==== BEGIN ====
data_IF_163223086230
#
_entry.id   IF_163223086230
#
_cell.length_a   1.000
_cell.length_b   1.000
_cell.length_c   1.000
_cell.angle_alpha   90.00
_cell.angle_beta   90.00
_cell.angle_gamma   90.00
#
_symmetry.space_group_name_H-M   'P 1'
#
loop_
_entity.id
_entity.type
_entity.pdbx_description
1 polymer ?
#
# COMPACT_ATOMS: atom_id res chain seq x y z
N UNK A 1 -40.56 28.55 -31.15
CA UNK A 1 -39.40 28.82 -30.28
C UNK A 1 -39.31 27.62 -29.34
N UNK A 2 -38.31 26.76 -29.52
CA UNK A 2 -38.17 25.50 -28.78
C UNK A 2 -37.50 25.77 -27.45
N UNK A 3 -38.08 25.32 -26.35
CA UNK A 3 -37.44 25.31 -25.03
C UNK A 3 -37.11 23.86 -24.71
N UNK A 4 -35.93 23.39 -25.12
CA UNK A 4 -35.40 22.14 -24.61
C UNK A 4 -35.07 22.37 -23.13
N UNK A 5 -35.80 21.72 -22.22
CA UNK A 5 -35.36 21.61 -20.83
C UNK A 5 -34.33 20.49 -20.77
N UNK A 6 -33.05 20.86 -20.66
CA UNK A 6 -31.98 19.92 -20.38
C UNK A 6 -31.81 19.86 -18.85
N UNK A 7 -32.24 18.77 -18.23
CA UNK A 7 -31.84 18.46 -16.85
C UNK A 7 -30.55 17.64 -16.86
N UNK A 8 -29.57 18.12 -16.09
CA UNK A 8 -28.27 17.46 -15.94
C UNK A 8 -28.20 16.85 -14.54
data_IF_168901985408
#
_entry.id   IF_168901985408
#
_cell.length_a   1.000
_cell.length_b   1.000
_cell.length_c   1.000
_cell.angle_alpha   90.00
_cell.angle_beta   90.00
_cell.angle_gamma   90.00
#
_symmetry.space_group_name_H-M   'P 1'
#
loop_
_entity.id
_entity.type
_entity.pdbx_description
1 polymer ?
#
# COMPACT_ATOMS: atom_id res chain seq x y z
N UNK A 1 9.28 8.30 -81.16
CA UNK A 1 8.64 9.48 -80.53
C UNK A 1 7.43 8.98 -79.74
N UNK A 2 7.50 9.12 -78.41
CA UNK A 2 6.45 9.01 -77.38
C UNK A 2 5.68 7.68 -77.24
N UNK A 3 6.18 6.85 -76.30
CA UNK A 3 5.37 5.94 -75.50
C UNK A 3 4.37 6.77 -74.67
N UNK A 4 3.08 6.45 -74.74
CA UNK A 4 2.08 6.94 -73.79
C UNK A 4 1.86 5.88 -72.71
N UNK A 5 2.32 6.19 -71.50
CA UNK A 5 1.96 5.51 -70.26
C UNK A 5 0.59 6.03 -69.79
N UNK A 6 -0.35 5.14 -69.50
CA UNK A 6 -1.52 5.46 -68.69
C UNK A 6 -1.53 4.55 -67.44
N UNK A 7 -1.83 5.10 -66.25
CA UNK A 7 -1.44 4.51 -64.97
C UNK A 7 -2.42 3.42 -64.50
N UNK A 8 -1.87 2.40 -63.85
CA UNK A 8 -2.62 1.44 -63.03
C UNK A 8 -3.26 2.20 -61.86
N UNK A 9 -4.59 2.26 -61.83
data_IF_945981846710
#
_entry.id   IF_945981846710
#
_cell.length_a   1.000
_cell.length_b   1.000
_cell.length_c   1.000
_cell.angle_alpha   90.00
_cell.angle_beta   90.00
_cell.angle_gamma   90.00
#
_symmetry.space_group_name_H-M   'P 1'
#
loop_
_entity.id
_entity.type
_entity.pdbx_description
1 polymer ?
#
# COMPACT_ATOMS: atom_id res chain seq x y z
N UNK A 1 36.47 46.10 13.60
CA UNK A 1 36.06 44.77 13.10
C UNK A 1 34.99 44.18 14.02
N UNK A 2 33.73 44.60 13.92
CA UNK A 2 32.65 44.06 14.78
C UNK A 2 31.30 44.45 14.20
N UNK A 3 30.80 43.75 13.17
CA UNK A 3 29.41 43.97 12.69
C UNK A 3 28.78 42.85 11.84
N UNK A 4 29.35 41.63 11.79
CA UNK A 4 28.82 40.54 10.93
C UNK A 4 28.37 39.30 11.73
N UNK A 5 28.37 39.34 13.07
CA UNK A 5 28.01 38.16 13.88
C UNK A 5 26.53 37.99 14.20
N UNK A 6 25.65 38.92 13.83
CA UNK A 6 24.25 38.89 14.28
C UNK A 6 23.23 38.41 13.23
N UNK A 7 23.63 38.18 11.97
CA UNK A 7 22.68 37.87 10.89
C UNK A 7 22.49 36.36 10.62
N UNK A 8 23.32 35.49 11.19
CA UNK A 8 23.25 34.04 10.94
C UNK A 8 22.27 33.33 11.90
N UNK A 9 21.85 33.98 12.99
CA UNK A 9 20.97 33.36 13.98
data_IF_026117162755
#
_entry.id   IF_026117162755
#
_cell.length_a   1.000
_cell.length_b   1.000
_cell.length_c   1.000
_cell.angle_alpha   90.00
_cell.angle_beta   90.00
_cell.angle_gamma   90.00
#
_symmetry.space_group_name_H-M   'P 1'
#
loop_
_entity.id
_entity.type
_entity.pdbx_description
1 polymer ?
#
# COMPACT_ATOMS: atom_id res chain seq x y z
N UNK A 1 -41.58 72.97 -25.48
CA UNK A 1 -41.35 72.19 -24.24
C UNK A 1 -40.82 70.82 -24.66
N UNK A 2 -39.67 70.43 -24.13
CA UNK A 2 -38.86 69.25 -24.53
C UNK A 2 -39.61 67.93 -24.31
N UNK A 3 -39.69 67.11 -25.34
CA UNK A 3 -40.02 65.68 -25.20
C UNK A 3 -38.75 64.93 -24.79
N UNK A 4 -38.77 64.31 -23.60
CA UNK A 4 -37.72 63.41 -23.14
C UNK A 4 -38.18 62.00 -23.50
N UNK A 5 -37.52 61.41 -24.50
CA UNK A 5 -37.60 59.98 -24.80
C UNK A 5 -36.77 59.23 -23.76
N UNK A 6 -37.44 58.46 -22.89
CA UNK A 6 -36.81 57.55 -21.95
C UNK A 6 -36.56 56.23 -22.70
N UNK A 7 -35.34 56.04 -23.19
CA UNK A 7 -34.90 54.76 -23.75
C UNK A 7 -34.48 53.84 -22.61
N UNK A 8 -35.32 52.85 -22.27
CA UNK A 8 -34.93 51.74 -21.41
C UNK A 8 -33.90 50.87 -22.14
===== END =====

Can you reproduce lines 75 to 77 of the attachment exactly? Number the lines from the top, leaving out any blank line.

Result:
CA UNK A 4 2.08 6.94 -73.79
C UNK A 4 1.86 5.88 -72.71
N UNK A 5 2.32 6.19 -71.50